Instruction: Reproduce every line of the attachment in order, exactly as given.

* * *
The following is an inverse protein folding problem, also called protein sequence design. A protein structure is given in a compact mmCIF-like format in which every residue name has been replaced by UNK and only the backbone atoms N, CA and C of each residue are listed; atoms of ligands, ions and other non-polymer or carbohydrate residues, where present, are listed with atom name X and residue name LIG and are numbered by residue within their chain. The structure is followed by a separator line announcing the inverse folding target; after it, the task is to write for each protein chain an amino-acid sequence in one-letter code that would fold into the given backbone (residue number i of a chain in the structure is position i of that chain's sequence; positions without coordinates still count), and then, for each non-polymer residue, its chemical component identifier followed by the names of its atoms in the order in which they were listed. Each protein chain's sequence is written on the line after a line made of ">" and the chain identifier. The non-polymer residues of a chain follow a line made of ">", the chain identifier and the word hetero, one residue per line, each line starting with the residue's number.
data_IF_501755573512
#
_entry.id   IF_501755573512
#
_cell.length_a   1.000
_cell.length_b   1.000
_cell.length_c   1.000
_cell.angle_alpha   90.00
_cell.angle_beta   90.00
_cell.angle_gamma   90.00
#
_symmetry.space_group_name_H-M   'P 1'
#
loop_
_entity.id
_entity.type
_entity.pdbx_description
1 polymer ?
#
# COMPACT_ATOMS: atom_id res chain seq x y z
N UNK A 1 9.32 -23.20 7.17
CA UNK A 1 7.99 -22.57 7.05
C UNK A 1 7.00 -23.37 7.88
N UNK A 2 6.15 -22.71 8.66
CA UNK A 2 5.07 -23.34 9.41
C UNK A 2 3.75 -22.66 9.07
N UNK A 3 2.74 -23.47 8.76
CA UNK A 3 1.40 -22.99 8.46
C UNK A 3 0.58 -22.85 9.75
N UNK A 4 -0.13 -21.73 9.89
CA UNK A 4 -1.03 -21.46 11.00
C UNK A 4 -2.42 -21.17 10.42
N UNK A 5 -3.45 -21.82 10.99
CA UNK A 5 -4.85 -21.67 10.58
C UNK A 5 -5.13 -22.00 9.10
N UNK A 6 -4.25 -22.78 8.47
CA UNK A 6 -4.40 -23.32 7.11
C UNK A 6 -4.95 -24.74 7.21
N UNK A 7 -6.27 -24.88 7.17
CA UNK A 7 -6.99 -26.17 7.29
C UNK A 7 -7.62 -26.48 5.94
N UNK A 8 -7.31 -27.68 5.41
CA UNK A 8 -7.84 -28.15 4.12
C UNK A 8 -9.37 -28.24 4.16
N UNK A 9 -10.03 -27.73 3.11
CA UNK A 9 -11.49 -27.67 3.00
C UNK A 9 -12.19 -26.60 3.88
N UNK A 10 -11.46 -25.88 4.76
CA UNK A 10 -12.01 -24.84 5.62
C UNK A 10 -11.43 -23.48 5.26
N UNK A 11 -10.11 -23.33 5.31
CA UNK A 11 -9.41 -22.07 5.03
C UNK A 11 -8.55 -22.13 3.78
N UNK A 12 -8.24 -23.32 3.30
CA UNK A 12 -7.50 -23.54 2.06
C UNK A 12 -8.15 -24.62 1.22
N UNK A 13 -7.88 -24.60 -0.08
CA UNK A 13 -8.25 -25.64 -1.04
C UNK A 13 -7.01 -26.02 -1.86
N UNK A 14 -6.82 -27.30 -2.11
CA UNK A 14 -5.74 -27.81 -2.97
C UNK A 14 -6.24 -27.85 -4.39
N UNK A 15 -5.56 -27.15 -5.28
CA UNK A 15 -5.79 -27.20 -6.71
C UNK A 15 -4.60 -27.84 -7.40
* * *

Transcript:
The following is an inverse protein folding problem, also called protein sequence design. A protein structure is given in a compact mmCIF-like format in which every residue name has been replaced by UNK and only the backbone atoms N, CA and C of each residue are listed; atoms of ligands, ions and other non-polymer or carbohydrate residues, where present, are listed with atom name X and residue name LIG and are numbered by residue within their chain. The structure is followed by a separator line announcing the inverse folding target; after it, the task is to write for each protein chain an amino-acid sequence in one-letter code that would fold into the given backbone (residue number i of a chain in the structure is position i of that chain's sequence; positions without coordinates still count), and then, for each non-polymer residue, its chemical component identifier followed by the names of its atoms in the order in which they were listed. Each protein chain's sequence is written on the line after a line made of ">" and the chain identifier. The non-polymer residues of a chain follow a line made of ">", the chain identifier and the word hetero, one residue per line, each line starting with the residue's number.
data_IF_501755573512
#
_entry.id   IF_501755573512
#
_cell.length_a   1.000
_cell.length_b   1.000
_cell.length_c   1.000
_cell.angle_alpha   90.00
_cell.angle_beta   90.00
_cell.angle_gamma   90.00
#
_symmetry.space_group_name_H-M   'P 1'
#
loop_
_entity.id
_entity.type
_entity.pdbx_description
1 polymer ?
#
# COMPACT_ATOMS: atom_id res chain seq x y z
N UNK A 1 9.32 -23.20 7.17
CA UNK A 1 7.99 -22.57 7.05
C UNK A 1 7.00 -23.37 7.88
N UNK A 2 6.15 -22.71 8.66
CA UNK A 2 5.07 -23.34 9.41
C UNK A 2 3.75 -22.66 9.07
N UNK A 3 2.74 -23.47 8.76
CA UNK A 3 1.40 -22.99 8.46
C UNK A 3 0.58 -22.85 9.75
N UNK A 4 -0.13 -21.73 9.89
CA UNK A 4 -1.03 -21.46 11.00
C UNK A 4 -2.42 -21.17 10.42
N UNK A 5 -3.45 -21.82 10.99
CA UNK A 5 -4.85 -21.67 10.58
C UNK A 5 -5.13 -22.00 9.10
N UNK A 6 -4.25 -22.78 8.47
CA UNK A 6 -4.40 -23.32 7.11
C UNK A 6 -4.95 -24.74 7.21
N UNK A 7 -6.27 -24.88 7.17
CA UNK A 7 -6.99 -26.17 7.29
C UNK A 7 -7.62 -26.48 5.94
N UNK A 8 -7.31 -27.68 5.41
CA UNK A 8 -7.84 -28.15 4.12
C UNK A 8 -9.37 -28.24 4.16
N UNK A 9 -10.03 -27.73 3.11
CA UNK A 9 -11.49 -27.67 3.00
C UNK A 9 -12.19 -26.60 3.88
N UNK A 10 -11.46 -25.88 4.76
CA UNK A 10 -12.01 -24.84 5.62
C UNK A 10 -11.43 -23.48 5.26
N UNK A 11 -10.11 -23.33 5.31
CA UNK A 11 -9.41 -22.07 5.03
C UNK A 11 -8.55 -22.13 3.78
N UNK A 12 -8.24 -23.32 3.30
CA UNK A 12 -7.50 -23.54 2.06
C UNK A 12 -8.15 -24.62 1.22
N UNK A 13 -7.88 -24.60 -0.08
CA UNK A 13 -8.25 -25.64 -1.04
C UNK A 13 -7.01 -26.02 -1.86
N UNK A 14 -6.82 -27.30 -2.11
CA UNK A 14 -5.74 -27.81 -2.97
C UNK A 14 -6.24 -27.85 -4.39
N UNK A 15 -5.56 -27.15 -5.28
CA UNK A 15 -5.79 -27.20 -6.71
C UNK A 15 -4.60 -27.84 -7.40